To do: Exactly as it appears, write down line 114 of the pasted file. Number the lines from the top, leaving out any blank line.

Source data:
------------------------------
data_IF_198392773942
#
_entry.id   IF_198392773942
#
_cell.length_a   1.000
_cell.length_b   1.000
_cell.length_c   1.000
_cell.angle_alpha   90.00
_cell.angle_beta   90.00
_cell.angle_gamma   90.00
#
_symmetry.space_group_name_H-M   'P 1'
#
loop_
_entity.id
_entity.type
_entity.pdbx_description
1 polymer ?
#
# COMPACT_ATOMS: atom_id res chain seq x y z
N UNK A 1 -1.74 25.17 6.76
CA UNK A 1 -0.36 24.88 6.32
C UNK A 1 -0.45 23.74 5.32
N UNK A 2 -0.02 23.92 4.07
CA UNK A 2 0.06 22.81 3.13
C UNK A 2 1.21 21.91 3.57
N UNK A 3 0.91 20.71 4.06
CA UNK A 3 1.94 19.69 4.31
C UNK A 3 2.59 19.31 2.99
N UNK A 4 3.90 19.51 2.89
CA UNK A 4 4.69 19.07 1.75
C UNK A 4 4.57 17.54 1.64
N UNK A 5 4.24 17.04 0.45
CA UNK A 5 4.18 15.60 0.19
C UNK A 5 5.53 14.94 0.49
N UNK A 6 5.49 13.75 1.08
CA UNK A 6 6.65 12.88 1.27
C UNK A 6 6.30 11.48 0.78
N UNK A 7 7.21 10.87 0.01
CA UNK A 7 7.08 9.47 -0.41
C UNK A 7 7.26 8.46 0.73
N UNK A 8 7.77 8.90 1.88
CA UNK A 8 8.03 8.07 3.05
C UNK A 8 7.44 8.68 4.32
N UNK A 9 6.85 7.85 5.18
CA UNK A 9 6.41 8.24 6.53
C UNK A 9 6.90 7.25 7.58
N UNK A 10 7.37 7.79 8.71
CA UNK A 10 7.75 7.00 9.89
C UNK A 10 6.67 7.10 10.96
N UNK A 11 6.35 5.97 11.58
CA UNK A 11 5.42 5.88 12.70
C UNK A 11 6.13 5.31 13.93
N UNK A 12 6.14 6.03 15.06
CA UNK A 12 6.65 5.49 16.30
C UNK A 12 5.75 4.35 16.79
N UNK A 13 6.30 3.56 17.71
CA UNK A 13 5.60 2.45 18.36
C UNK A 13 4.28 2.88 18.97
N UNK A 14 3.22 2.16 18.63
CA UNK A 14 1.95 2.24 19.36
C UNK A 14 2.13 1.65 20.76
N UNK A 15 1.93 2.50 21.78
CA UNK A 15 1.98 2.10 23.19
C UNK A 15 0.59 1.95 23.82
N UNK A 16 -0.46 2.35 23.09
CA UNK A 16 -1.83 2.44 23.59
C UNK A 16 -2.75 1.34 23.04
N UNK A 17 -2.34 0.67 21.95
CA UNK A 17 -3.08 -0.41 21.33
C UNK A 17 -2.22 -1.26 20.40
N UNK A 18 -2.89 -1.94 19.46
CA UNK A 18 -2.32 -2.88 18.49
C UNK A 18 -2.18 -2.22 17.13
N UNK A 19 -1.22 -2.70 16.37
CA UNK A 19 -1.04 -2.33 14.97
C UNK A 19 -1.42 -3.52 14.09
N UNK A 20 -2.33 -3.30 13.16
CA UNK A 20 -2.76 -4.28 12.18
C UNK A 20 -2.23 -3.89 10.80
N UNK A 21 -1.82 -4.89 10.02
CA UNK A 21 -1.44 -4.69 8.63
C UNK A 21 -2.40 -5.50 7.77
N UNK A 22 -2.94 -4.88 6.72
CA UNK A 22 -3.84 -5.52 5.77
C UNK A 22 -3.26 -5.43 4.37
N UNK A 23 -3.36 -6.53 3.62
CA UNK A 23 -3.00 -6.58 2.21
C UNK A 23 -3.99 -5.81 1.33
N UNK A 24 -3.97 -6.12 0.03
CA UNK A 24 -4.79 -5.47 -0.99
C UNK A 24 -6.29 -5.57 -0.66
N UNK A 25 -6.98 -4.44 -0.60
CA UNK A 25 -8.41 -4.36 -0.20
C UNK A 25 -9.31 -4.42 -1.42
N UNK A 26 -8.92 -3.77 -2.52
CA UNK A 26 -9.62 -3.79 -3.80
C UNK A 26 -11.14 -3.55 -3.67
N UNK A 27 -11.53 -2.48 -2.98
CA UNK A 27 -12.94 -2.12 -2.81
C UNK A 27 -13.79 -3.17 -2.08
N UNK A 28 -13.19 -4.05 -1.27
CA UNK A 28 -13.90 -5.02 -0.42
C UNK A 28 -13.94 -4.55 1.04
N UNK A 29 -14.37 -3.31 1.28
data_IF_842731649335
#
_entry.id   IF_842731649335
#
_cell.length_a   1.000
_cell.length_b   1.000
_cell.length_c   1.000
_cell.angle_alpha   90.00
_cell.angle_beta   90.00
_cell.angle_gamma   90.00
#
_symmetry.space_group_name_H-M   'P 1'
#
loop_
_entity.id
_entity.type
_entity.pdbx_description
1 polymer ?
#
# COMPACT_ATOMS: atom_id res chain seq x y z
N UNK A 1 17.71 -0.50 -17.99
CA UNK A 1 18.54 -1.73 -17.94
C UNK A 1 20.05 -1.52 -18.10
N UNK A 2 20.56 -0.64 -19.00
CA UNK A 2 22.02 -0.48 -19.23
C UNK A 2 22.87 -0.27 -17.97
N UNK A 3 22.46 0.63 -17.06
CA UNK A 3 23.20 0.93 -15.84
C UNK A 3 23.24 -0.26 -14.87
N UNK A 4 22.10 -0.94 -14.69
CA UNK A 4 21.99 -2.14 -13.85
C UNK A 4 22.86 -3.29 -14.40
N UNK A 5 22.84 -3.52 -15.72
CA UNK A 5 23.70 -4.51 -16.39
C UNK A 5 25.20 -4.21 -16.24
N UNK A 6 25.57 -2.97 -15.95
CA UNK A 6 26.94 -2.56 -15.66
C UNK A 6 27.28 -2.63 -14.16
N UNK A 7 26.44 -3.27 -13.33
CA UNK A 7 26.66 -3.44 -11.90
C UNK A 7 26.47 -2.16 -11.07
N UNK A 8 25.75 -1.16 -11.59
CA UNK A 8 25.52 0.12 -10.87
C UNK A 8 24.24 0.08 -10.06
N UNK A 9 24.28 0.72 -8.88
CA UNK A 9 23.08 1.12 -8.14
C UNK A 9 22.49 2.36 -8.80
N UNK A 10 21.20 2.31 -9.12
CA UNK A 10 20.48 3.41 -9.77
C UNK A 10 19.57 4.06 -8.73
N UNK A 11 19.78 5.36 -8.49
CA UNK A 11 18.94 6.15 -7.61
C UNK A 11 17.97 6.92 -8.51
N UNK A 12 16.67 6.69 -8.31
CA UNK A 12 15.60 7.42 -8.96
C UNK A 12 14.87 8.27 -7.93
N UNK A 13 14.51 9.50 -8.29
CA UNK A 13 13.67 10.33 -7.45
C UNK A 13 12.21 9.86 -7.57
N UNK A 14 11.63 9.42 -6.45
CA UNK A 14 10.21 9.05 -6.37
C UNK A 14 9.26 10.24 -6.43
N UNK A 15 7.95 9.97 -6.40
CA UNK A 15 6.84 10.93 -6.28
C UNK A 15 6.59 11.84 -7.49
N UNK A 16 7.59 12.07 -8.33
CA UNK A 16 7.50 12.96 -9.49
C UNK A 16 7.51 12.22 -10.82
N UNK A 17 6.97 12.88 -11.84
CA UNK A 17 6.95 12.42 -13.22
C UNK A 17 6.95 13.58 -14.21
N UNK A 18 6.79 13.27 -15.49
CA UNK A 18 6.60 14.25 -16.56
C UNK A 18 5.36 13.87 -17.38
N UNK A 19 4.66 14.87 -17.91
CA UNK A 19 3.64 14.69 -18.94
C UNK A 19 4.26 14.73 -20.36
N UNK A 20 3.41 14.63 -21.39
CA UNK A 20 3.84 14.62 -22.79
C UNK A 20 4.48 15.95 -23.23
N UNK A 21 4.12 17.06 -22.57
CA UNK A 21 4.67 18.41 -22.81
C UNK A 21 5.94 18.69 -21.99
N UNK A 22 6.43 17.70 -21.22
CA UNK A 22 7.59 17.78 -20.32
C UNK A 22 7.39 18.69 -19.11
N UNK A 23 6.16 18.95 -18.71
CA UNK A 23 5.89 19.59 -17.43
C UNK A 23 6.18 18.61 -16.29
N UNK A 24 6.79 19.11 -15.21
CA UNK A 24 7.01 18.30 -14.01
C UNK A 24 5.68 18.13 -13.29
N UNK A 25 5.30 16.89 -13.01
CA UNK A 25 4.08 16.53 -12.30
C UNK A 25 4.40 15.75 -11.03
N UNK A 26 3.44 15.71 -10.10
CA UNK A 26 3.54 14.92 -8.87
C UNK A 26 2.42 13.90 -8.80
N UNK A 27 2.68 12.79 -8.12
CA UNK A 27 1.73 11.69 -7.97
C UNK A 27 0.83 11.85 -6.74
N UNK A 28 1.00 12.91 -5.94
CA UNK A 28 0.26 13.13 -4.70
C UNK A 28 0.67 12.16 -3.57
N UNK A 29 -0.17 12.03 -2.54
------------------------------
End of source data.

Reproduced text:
_cell.angle_beta   90.00